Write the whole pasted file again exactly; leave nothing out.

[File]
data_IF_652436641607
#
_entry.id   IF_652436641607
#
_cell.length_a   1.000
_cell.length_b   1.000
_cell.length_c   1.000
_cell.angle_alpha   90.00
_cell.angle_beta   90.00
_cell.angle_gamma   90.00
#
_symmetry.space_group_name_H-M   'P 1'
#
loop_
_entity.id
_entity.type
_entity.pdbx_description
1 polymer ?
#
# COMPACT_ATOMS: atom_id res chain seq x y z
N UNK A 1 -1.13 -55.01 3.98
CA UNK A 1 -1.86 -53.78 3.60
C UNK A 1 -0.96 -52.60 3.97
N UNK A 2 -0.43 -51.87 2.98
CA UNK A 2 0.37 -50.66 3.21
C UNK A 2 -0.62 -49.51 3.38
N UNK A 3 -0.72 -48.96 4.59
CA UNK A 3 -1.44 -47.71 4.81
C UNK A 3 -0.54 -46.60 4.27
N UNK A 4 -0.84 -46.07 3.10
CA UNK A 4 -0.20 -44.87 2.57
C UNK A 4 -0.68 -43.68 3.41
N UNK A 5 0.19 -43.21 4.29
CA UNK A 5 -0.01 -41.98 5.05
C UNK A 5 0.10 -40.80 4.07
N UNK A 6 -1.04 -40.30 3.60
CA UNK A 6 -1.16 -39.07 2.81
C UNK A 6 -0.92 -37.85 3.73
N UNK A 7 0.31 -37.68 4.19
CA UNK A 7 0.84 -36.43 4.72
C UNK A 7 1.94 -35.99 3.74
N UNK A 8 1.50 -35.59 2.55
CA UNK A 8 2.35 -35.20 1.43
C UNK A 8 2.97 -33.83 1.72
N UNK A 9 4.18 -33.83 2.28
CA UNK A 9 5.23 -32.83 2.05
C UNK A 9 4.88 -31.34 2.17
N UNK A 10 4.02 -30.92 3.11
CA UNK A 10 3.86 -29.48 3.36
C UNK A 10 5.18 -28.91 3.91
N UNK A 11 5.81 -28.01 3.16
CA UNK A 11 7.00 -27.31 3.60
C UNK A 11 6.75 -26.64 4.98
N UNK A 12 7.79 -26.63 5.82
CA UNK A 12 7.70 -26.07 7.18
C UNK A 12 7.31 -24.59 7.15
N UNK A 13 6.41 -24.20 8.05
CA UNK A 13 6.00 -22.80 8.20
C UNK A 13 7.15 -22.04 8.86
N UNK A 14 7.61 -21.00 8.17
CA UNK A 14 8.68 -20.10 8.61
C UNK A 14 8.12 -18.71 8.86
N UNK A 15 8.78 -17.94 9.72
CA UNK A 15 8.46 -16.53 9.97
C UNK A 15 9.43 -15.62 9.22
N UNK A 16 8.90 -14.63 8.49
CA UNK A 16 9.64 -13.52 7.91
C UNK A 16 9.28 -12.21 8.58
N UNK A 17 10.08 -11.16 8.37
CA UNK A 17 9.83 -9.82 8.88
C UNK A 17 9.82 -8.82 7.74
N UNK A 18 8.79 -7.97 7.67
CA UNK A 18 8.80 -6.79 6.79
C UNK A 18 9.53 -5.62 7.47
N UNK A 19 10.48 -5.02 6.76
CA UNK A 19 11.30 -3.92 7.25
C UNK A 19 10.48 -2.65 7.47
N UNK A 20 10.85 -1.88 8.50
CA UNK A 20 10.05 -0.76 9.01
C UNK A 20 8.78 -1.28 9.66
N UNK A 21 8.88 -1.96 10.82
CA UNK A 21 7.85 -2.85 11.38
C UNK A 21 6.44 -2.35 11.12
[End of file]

data_IF_652436641607
#
_entry.id   IF_652436641607
#
_cell.length_a   1.000
_cell.length_b   1.000
_cell.length_c   1.000
_cell.angle_alpha   90.00
_cell.angle_beta   90.00
_cell.angle_gamma   90.00
#
_symmetry.space_group_name_H-M   'P 1'
#
loop_
_entity.id
_entity.type
_entity.pdbx_description
1 polymer ?
#
# COMPACT_ATOMS: atom_id res chain seq x y z
N UNK A 1 -1.13 -55.01 3.98
CA UNK A 1 -1.86 -53.78 3.60
C UNK A 1 -0.96 -52.60 3.97
N UNK A 2 -0.43 -51.87 2.98
CA UNK A 2 0.37 -50.66 3.21
C UNK A 2 -0.62 -49.51 3.38
N UNK A 3 -0.72 -48.96 4.59
CA UNK A 3 -1.44 -47.71 4.81
C UNK A 3 -0.54 -46.60 4.27
N UNK A 4 -0.84 -46.07 3.10
CA UNK A 4 -0.20 -44.87 2.57
C UNK A 4 -0.68 -43.68 3.41
N UNK A 5 0.19 -43.21 4.29
CA UNK A 5 -0.01 -41.98 5.05
C UNK A 5 0.10 -40.80 4.07
N UNK A 6 -1.04 -40.30 3.60
CA UNK A 6 -1.16 -39.07 2.81
C UNK A 6 -0.92 -37.85 3.73
N UNK A 7 0.31 -37.68 4.19
CA UNK A 7 0.84 -36.43 4.72
C UNK A 7 1.94 -35.99 3.74
N UNK A 8 1.50 -35.59 2.55
CA UNK A 8 2.35 -35.20 1.43
C UNK A 8 2.97 -33.83 1.72
N UNK A 9 4.18 -33.83 2.28
CA UNK A 9 5.23 -32.83 2.05
C UNK A 9 4.88 -31.34 2.17
N UNK A 10 4.02 -30.92 3.11
CA UNK A 10 3.86 -29.48 3.36
C UNK A 10 5.18 -28.91 3.91
N UNK A 11 5.81 -28.01 3.16
CA UNK A 11 7.00 -27.31 3.60
C UNK A 11 6.75 -26.64 4.98
N UNK A 12 7.79 -26.63 5.82
CA UNK A 12 7.70 -26.07 7.18
C UNK A 12 7.31 -24.59 7.15
N UNK A 13 6.41 -24.20 8.05
CA UNK A 13 6.00 -22.80 8.20
C UNK A 13 7.15 -22.04 8.86
N UNK A 14 7.61 -21.00 8.17
CA UNK A 14 8.68 -20.10 8.61
C UNK A 14 8.12 -18.71 8.86
N UNK A 15 8.78 -17.94 9.72
CA UNK A 15 8.46 -16.53 9.97
C UNK A 15 9.43 -15.62 9.22
N UNK A 16 8.90 -14.63 8.49
CA UNK A 16 9.64 -13.52 7.91
C UNK A 16 9.28 -12.21 8.58
N UNK A 17 10.08 -11.16 8.37
CA UNK A 17 9.83 -9.82 8.88
C UNK A 17 9.82 -8.82 7.74
N UNK A 18 8.79 -7.97 7.67
CA UNK A 18 8.80 -6.79 6.79
C UNK A 18 9.53 -5.62 7.47
N UNK A 19 10.48 -5.02 6.76
CA UNK A 19 11.30 -3.92 7.25
C UNK A 19 10.48 -2.65 7.47
N UNK A 20 10.85 -1.88 8.50
CA UNK A 20 10.05 -0.76 9.01
C UNK A 20 8.78 -1.28 9.66
N UNK A 21 8.88 -1.96 10.82
CA UNK A 21 7.85 -2.85 11.38
C UNK A 21 6.44 -2.35 11.12